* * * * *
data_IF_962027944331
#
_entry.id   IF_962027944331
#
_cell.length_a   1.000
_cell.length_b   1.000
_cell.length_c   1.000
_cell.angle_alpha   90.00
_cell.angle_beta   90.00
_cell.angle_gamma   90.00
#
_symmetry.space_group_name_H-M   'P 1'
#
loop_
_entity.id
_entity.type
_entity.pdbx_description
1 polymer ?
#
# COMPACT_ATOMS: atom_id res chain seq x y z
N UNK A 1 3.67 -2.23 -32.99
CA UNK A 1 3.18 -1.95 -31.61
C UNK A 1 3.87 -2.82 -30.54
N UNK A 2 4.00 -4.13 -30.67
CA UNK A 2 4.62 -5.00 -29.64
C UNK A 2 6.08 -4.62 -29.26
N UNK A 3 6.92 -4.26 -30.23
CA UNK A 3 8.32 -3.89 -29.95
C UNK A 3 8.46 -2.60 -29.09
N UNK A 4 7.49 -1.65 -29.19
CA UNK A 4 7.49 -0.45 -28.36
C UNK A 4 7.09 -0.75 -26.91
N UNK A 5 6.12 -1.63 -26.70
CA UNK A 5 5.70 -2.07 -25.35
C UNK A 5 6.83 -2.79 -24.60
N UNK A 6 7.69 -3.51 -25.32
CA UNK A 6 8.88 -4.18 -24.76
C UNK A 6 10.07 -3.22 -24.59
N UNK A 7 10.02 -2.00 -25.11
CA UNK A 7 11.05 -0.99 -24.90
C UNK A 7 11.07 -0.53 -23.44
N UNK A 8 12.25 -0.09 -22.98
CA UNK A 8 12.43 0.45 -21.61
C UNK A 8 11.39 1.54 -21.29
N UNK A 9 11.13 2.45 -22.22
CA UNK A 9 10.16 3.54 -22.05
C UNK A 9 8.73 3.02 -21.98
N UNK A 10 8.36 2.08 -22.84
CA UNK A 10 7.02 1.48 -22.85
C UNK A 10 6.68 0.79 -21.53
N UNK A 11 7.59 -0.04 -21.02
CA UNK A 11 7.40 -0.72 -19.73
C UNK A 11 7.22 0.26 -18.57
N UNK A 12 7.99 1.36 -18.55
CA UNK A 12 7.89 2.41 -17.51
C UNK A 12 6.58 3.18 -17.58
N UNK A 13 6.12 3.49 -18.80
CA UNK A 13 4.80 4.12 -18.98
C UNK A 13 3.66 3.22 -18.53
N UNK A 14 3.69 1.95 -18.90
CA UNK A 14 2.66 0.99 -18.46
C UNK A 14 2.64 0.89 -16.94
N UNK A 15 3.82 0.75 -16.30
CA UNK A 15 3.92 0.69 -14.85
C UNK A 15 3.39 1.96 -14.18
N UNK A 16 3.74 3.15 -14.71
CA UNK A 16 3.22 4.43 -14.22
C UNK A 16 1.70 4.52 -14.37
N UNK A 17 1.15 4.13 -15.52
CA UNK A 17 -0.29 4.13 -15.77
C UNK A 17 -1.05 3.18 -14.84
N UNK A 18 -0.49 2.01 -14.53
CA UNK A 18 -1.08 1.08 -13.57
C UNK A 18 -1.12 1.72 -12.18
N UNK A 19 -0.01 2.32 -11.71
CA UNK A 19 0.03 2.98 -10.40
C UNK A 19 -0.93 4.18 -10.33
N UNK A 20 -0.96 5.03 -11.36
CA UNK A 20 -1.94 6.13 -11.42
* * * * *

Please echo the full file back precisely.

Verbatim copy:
data_IF_962027944331
#
_entry.id   IF_962027944331
#
_cell.length_a   1.000
_cell.length_b   1.000
_cell.length_c   1.000
_cell.angle_alpha   90.00
_cell.angle_beta   90.00
_cell.angle_gamma   90.00
#
_symmetry.space_group_name_H-M   'P 1'
#
loop_
_entity.id
_entity.type
_entity.pdbx_description
1 polymer ?
#
# COMPACT_ATOMS: atom_id res chain seq x y z
N UNK A 1 3.67 -2.23 -32.99
CA UNK A 1 3.18 -1.95 -31.61
C UNK A 1 3.87 -2.82 -30.54
N UNK A 2 4.00 -4.13 -30.67
CA UNK A 2 4.62 -5.00 -29.64
C UNK A 2 6.08 -4.62 -29.26
N UNK A 3 6.92 -4.26 -30.23
CA UNK A 3 8.32 -3.89 -29.95
C UNK A 3 8.46 -2.60 -29.09
N UNK A 4 7.49 -1.65 -29.19
CA UNK A 4 7.49 -0.45 -28.36
C UNK A 4 7.09 -0.75 -26.91
N UNK A 5 6.12 -1.63 -26.70
CA UNK A 5 5.70 -2.07 -25.35
C UNK A 5 6.83 -2.79 -24.60
N UNK A 6 7.69 -3.51 -25.32
CA UNK A 6 8.88 -4.18 -24.76
C UNK A 6 10.07 -3.22 -24.59
N UNK A 7 10.02 -2.00 -25.11
CA UNK A 7 11.05 -0.99 -24.90
C UNK A 7 11.07 -0.53 -23.44
N UNK A 8 12.25 -0.09 -22.98
CA UNK A 8 12.43 0.45 -21.61
C UNK A 8 11.39 1.54 -21.29
N UNK A 9 11.13 2.45 -22.22
CA UNK A 9 10.16 3.54 -22.05
C UNK A 9 8.73 3.02 -21.98
N UNK A 10 8.36 2.08 -22.84
CA UNK A 10 7.02 1.48 -22.85
C UNK A 10 6.68 0.79 -21.53
N UNK A 11 7.59 -0.04 -21.02
CA UNK A 11 7.40 -0.72 -19.73
C UNK A 11 7.22 0.26 -18.57
N UNK A 12 7.99 1.36 -18.55
CA UNK A 12 7.89 2.41 -17.51
C UNK A 12 6.58 3.18 -17.58
N UNK A 13 6.12 3.49 -18.80
CA UNK A 13 4.80 4.12 -18.98
C UNK A 13 3.66 3.22 -18.53
N UNK A 14 3.69 1.95 -18.90
CA UNK A 14 2.66 0.99 -18.46
C UNK A 14 2.64 0.89 -16.94
N UNK A 15 3.82 0.75 -16.30
CA UNK A 15 3.92 0.69 -14.85
C UNK A 15 3.39 1.96 -14.18
N UNK A 16 3.74 3.15 -14.71
CA UNK A 16 3.22 4.43 -14.22
C UNK A 16 1.70 4.52 -14.37
N UNK A 17 1.15 4.13 -15.52
CA UNK A 17 -0.29 4.13 -15.77
C UNK A 17 -1.05 3.18 -14.84
N UNK A 18 -0.49 2.01 -14.53
CA UNK A 18 -1.08 1.08 -13.57
C UNK A 18 -1.12 1.72 -12.18
N UNK A 19 -0.01 2.32 -11.71
CA UNK A 19 0.03 2.98 -10.40
C UNK A 19 -0.93 4.18 -10.33
N UNK A 20 -0.96 5.03 -11.36
CA UNK A 20 -1.94 6.13 -11.42